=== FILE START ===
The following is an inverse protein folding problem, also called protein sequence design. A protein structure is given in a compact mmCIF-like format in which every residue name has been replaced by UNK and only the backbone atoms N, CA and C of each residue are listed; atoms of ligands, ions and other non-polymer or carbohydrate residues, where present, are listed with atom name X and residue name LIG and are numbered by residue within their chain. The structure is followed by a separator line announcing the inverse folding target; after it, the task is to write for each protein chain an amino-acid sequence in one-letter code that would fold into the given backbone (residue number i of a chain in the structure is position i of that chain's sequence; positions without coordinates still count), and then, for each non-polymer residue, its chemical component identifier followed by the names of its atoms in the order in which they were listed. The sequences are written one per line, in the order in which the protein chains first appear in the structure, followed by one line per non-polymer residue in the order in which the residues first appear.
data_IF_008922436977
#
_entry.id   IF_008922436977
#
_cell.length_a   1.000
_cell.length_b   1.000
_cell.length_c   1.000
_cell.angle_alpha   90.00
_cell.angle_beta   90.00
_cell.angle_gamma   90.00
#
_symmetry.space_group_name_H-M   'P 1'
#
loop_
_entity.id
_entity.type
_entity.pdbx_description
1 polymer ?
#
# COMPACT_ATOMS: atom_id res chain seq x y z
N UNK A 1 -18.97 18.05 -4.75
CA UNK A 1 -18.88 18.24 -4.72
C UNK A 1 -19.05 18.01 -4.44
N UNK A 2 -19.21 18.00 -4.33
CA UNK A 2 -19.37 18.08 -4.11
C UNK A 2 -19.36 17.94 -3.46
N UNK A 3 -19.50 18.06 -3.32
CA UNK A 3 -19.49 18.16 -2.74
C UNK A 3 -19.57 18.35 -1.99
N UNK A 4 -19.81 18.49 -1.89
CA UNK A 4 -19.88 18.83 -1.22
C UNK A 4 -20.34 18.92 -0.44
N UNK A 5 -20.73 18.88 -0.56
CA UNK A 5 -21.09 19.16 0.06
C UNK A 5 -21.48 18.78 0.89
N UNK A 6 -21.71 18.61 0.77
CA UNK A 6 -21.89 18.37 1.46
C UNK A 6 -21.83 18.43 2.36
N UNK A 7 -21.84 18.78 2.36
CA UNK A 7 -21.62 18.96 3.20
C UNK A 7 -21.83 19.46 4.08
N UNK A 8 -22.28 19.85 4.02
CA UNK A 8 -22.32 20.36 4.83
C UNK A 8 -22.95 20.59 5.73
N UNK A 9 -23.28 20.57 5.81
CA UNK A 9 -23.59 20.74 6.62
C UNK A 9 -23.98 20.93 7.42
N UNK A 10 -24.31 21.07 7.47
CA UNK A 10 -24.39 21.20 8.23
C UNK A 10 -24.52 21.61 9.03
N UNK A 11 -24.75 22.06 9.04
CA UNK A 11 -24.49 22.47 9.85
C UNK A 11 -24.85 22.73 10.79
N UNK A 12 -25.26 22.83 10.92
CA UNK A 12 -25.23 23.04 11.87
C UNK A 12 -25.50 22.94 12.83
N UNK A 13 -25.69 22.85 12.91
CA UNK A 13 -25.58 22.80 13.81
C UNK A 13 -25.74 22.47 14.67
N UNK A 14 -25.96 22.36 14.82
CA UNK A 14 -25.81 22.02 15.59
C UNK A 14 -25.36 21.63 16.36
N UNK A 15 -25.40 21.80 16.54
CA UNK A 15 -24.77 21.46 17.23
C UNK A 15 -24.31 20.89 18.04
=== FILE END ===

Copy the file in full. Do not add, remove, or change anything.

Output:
The following is an inverse protein folding problem, also called protein sequence design. A protein structure is given in a compact mmCIF-like format in which every residue name has been replaced by UNK and only the backbone atoms N, CA and C of each residue are listed; atoms of ligands, ions and other non-polymer or carbohydrate residues, where present, are listed with atom name X and residue name LIG and are numbered by residue within their chain. The structure is followed by a separator line announcing the inverse folding target; after it, the task is to write for each protein chain an amino-acid sequence in one-letter code that would fold into the given backbone (residue number i of a chain in the structure is position i of that chain's sequence; positions without coordinates still count), and then, for each non-polymer residue, its chemical component identifier followed by the names of its atoms in the order in which they were listed. The sequences are written one per line, in the order in which the protein chains first appear in the structure, followed by one line per non-polymer residue in the order in which the residues first appear.
data_IF_008922436977
#
_entry.id   IF_008922436977
#
_cell.length_a   1.000
_cell.length_b   1.000
_cell.length_c   1.000
_cell.angle_alpha   90.00
_cell.angle_beta   90.00
_cell.angle_gamma   90.00
#
_symmetry.space_group_name_H-M   'P 1'
#
loop_
_entity.id
_entity.type
_entity.pdbx_description
1 polymer ?
#
# COMPACT_ATOMS: atom_id res chain seq x y z
N UNK A 1 -18.97 18.05 -4.75
CA UNK A 1 -18.88 18.24 -4.72
C UNK A 1 -19.05 18.01 -4.44
N UNK A 2 -19.21 18.00 -4.33
CA UNK A 2 -19.37 18.08 -4.11
C UNK A 2 -19.36 17.94 -3.46
N UNK A 3 -19.50 18.06 -3.32
CA UNK A 3 -19.49 18.16 -2.74
C UNK A 3 -19.57 18.35 -1.99
N UNK A 4 -19.81 18.49 -1.89
CA UNK A 4 -19.88 18.83 -1.22
C UNK A 4 -20.34 18.92 -0.44
N UNK A 5 -20.73 18.88 -0.56
CA UNK A 5 -21.09 19.16 0.06
C UNK A 5 -21.48 18.78 0.89
N UNK A 6 -21.71 18.61 0.77
CA UNK A 6 -21.89 18.37 1.46
C UNK A 6 -21.83 18.43 2.36
N UNK A 7 -21.84 18.78 2.36
CA UNK A 7 -21.62 18.96 3.20
C UNK A 7 -21.83 19.46 4.08
N UNK A 8 -22.28 19.85 4.02
CA UNK A 8 -22.32 20.36 4.83
C UNK A 8 -22.95 20.59 5.73
N UNK A 9 -23.28 20.57 5.81
CA UNK A 9 -23.59 20.74 6.62
C UNK A 9 -23.98 20.93 7.42
N UNK A 10 -24.31 21.07 7.47
CA UNK A 10 -24.39 21.20 8.23
C UNK A 10 -24.52 21.61 9.03
N UNK A 11 -24.75 22.06 9.04
CA UNK A 11 -24.49 22.47 9.85
C UNK A 11 -24.85 22.73 10.79
N UNK A 12 -25.26 22.83 10.92
CA UNK A 12 -25.23 23.04 11.87
C UNK A 12 -25.50 22.94 12.83
N UNK A 13 -25.69 22.85 12.91
CA UNK A 13 -25.58 22.80 13.81
C UNK A 13 -25.74 22.47 14.67
N UNK A 14 -25.96 22.36 14.82
CA UNK A 14 -25.81 22.02 15.59
C UNK A 14 -25.36 21.63 16.36
N UNK A 15 -25.40 21.80 16.54
CA UNK A 15 -24.77 21.46 17.23
C UNK A 15 -24.31 20.89 18.04